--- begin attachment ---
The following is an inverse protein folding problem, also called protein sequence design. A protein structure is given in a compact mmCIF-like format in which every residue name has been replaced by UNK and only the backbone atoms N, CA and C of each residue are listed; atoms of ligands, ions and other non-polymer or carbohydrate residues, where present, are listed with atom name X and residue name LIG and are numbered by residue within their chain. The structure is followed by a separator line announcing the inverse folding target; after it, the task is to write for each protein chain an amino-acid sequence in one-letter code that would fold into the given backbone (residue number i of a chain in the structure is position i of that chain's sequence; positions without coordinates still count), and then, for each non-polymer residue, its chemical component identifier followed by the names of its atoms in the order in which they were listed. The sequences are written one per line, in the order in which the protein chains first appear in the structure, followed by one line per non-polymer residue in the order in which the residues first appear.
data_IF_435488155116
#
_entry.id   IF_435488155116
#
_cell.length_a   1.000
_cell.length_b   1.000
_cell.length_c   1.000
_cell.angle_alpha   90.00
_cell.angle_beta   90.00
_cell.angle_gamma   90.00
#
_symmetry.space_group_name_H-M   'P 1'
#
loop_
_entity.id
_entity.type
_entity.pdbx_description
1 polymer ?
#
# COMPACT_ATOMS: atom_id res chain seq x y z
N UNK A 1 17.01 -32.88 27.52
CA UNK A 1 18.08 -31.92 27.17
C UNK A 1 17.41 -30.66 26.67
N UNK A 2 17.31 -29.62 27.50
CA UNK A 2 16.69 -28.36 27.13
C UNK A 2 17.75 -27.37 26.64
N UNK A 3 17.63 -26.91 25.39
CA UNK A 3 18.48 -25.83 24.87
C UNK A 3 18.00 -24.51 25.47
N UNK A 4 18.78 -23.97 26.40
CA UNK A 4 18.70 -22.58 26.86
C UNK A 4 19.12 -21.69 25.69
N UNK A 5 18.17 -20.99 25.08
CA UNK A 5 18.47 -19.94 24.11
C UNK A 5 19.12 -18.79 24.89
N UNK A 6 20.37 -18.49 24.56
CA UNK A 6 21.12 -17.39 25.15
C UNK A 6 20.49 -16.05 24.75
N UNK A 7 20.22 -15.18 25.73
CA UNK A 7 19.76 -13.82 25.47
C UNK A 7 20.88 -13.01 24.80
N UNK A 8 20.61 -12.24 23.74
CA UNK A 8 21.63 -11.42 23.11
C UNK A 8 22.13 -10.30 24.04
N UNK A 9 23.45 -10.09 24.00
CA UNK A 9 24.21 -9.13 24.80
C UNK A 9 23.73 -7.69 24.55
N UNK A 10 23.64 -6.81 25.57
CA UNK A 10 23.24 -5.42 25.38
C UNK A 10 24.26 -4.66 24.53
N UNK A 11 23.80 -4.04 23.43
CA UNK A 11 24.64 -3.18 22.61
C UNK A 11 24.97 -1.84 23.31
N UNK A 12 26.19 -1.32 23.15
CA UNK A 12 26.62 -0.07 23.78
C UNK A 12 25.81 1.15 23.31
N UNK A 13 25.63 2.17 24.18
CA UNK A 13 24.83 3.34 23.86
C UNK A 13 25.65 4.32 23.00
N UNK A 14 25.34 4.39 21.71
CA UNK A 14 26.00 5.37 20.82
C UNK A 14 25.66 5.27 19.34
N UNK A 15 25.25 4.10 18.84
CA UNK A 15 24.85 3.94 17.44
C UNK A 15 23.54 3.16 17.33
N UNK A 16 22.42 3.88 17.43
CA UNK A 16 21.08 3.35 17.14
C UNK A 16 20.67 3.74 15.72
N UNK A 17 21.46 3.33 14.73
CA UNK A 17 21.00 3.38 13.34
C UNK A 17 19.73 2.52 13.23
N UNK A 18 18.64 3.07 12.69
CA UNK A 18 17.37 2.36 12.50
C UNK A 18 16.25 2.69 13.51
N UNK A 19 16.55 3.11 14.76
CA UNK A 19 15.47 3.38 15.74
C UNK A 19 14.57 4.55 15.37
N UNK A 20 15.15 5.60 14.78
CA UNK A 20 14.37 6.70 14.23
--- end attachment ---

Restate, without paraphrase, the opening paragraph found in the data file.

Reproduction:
The following is an inverse protein folding problem, also called protein sequence design. A protein structure is given in a compact mmCIF-like format in which every residue name has been replaced by UNK and only the backbone atoms N, CA and C of each residue are listed; atoms of ligands, ions and other non-polymer or carbohydrate residues, where present, are listed with atom name X and residue name LIG and are numbered by residue within their chain. The structure is followed by a separator line announcing the inverse folding target; after it, the task is to write for each protein chain an amino-acid sequence in one-letter code that would fold into the given backbone (residue number i of a chain in the structure is position i of that chain's sequence; positions without coordinates still count), and then, for each non-polymer residue, its chemical component identifier followed by the names of its atoms in the order in which they were listed. The sequences are written one per line, in the order in which the protein chains first appear in the structure, followed by one line per non-polymer residue in the order in which the residues first appear.